Most of these players aren’t the Sounders’ typical starting lineup. Because of the nature of this tournament, it’s a great opportunity for coaches to put in newer, or B-string, players to get more time on the pitch. Still, plenty of recognizable names were out there, including local Kelyn Rowe. Kelyn grew up playing at Starfire as a kid, and described it as “cool, nostalgic to be back” on his (truly) home turf. It’s been about five years since the Sounders last played a match at Starfire, and it’s obvious the players have missed it. Forward Fredy Montero said, “It’s always fun to play with a crowd that is close, and we can hear every single one of them screaming and having fun.” The attendance at Starfire that night was 3,773, and while that may not seem like much to a Lumen Field regular, that’s nearly a packed house for the 4,000-seat Starfire Stadium.

The Sounders opponent for the night, the San Jose Earthquakes, managed to score twice before the Sounders came back with an answer. The rain started to drizzle, and we took it as a sign. The Sounders returned again to tie it up with just a few minutes left in regulation. During the action, we had the good fortune to meet Mark Bickham, one of the founders of Starfire Sports. Mark warned us that in this tournament, there are no ties. So when at the end of the 90 minutes (plus stoppage time) the score was still 2-2, we were in for an extra two 15-minute halves. By then the rain was coming down like only Western Washington rain could, but despite the overtime and the stoppage, fans stayed glued to the game. Slide tackles became involuntary, and splashes of rain gave players little halos when they headed the ball. Where the crowd noise used to rise as a player moved toward the San Jose goal line, now the crowd was excited just to see them cross midfield. The roar of the crowd never let up, outmatched only by the periodic rumble from a passing “Sounder” train, seemingly cheering on the team in its own right. 

Flash-forward to the end of overtime and neither team managed to score a goal. This meant  time for penalty kicks—each team gets five penalty kicks, and whoever has more at the end takes the game. The rain had let up by this point, but the 2+ hours of play had taken their toll on the players. But their determination seemed to be in equal measure, as they ended the 10-total penalty kicks still locked in a tie.  Next stop, “sudden death.” Each team kicks, and if one gets a goal and the other misses, it’s all over. Both teams go through player after player, making every goal in perfect synchronicity. Each player can only kick once, and they do. After 10 players from each team have taken their kicks, the Sounders and San Jose Quakes have each only missed one, two and a half hours after they took the field, at 9-9. The last players to attempt the kick are the goalies; who previously had been trading off guarding the net, now turn to face one another. The Sounders keeper, Stefan Cleveland, shot first. Unfortunately, unable to make the switch from saving to scoring, his kick was low and the San Jose goalkeeper Matt Bersano dived on the ball and made the save. Then they switched, Bersano squaring off against Cleveland. The crowd inhaled together.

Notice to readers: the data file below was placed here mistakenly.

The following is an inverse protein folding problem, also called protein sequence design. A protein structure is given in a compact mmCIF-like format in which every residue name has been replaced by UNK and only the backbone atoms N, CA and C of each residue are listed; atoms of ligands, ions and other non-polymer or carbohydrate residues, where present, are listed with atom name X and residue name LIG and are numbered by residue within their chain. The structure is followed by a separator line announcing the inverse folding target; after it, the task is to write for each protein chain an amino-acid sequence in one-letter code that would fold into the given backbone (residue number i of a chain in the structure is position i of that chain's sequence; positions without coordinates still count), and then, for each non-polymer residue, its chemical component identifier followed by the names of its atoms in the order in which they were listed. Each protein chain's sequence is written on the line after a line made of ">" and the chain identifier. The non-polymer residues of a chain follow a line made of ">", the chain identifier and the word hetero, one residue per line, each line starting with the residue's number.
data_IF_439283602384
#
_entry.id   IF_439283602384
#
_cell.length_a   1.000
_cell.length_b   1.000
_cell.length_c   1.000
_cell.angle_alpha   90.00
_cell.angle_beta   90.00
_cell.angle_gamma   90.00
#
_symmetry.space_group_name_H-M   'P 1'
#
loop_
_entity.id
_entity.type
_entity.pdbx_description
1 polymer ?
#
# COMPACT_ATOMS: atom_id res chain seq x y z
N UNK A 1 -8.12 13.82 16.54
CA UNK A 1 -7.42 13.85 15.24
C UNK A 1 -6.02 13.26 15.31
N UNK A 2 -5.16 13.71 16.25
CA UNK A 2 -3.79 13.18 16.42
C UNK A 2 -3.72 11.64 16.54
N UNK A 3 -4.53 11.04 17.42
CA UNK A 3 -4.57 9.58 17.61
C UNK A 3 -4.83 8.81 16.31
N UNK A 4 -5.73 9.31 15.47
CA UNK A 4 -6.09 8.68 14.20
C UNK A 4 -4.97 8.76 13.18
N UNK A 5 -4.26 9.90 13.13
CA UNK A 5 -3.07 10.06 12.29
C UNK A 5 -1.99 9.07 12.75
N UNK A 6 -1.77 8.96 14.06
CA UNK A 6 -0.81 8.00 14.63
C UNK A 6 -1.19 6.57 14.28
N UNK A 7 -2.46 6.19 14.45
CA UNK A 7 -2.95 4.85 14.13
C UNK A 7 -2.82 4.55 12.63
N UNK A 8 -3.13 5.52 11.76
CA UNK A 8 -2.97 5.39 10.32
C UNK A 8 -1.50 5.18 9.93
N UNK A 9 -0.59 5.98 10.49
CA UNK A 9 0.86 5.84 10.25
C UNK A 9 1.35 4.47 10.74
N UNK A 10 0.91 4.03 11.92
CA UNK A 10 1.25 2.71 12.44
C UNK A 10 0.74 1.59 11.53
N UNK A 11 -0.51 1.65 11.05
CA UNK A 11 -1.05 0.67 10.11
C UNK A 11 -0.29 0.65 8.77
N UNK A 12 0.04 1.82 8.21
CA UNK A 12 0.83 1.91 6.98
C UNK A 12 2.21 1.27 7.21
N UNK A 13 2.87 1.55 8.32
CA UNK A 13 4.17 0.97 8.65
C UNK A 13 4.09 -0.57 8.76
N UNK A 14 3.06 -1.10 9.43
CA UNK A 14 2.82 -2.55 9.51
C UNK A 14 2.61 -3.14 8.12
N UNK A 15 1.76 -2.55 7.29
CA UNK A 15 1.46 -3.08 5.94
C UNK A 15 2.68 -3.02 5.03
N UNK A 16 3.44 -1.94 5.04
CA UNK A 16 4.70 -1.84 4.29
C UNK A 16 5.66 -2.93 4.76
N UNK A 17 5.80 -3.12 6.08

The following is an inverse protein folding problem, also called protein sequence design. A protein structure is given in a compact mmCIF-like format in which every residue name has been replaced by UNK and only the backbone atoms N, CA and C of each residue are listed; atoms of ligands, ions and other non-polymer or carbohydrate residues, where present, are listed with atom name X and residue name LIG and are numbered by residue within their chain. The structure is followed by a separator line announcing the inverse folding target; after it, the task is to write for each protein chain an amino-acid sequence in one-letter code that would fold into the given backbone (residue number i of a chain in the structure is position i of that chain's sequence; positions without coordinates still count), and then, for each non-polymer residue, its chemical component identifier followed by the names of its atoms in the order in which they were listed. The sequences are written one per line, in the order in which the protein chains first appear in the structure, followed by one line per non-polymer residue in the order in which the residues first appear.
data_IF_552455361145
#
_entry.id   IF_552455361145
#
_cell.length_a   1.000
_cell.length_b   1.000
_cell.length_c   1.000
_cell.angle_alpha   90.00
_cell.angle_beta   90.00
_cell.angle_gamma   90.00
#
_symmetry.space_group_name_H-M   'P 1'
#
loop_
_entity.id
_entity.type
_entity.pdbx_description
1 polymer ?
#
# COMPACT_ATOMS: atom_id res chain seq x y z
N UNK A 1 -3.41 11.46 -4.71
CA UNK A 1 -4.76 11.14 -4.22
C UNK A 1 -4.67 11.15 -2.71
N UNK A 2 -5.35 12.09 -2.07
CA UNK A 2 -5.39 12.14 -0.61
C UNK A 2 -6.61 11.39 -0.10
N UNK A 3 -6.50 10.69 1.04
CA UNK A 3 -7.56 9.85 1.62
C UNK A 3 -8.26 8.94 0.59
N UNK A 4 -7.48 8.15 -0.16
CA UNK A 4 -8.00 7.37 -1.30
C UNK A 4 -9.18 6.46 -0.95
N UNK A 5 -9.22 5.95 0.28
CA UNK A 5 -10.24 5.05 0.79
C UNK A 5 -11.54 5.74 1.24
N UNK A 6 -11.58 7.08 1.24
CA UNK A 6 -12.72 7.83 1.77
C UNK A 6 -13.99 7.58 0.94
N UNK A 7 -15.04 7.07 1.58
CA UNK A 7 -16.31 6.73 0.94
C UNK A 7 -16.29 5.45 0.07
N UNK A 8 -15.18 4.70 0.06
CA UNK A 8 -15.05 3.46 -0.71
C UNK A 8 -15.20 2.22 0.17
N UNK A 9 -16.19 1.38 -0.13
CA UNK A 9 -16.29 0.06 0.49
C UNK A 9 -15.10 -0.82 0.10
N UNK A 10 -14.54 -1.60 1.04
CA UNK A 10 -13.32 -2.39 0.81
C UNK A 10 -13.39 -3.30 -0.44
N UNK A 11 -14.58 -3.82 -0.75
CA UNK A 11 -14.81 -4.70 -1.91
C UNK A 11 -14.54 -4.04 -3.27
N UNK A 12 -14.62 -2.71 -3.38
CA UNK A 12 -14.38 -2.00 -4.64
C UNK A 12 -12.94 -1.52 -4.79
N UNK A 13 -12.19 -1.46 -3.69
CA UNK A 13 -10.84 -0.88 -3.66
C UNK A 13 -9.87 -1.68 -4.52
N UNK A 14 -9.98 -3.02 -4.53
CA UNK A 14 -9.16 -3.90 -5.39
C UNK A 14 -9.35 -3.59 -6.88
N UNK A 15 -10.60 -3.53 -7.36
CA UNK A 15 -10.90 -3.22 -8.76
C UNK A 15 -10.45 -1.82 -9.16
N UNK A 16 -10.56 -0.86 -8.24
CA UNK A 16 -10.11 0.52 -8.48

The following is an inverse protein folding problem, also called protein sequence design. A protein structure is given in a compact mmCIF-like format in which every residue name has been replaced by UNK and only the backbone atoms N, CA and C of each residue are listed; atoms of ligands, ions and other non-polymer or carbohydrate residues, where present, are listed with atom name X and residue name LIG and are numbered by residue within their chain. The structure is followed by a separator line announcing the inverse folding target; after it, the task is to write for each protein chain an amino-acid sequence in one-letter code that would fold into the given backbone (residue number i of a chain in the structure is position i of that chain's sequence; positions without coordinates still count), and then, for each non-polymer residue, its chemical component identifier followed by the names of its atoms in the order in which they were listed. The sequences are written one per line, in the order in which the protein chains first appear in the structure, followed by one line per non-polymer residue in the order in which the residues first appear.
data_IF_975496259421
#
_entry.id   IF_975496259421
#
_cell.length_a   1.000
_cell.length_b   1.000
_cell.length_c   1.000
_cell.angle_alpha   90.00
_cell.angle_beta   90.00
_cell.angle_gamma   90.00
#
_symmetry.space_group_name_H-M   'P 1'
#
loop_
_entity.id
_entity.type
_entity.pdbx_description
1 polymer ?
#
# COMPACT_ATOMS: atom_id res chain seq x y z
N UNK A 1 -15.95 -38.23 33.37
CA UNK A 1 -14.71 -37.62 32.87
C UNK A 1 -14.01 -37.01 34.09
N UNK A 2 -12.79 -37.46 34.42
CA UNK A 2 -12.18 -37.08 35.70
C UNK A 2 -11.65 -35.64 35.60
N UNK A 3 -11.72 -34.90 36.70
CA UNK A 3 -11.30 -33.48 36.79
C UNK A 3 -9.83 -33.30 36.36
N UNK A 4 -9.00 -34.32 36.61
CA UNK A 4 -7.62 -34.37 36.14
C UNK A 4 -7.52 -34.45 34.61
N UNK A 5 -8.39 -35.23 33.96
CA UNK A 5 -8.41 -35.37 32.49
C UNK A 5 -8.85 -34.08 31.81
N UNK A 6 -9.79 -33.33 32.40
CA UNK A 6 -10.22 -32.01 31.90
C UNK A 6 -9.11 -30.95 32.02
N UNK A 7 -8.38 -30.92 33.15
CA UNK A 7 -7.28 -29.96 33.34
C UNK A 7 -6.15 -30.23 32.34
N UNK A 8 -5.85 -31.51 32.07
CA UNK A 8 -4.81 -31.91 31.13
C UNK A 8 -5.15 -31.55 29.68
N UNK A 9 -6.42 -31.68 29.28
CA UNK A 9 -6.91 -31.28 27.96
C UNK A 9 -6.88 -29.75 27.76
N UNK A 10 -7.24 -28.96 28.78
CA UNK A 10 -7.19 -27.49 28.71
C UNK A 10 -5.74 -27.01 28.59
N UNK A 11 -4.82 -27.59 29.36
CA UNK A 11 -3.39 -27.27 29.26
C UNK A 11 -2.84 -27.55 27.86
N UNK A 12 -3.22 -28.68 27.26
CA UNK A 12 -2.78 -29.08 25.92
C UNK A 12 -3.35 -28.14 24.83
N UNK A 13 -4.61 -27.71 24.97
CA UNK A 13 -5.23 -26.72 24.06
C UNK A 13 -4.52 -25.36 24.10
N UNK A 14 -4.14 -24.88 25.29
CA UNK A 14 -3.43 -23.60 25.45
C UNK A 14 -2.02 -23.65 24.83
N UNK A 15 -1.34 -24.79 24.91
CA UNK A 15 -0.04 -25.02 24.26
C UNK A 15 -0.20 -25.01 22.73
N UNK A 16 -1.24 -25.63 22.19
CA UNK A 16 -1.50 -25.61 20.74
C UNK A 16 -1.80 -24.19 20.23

Bersano scored, ending the brutal shoot-out. Had Cleveland saved it, we would have continued penalty kicks, starting back at the top of the lineup. It was a disappointing end, though one could not have asked for a more exciting or intense game. Nevertheless, the crowd cheered for the Sounders’ tough battle, confident that all players had left everything they had on the pitch that night. 

Afterwards, we joined in on the post-game press conference. Sounders Coach Brian Schmetzer was proud of how well his team played throughout the match, despite the final score. Asked how he felt being back at Starfire, he instantly replied: “Loved it. Loved it. Ya know, when we scored the first goal you could just sense the crowd, there was a little bit of rain […] I loved it. I thought it was great.” Also, he was asked how many times he’d experienced a shootout that long in his career, to which he said:
“Never. Never.”

The Seawolves Make History at Starfire

Guest blogger Claire Schmitt details her experience attending a Seawolves Major League Rugby match. 

Sunday, May 8th, matchday. After a quick 25-minute drive south on I-5 from North Seattle and a whopping $6 for parking, we’re at the front gate of Starfire Sports in Tukwila. There’s a sense of familiarity and intimacy about the stadium. People of all ethnicities and ages walk around repping their Seawolves green and blue. It’s the epitome of a family-friendly spot; kids with soccer balls keep themselves entertained on the surrounding fields by taking shots into goals while the adults gather nearby to chat and grab refreshments before the match starts. It smells like well-manicured grass and summer days at the park. I’m in love already.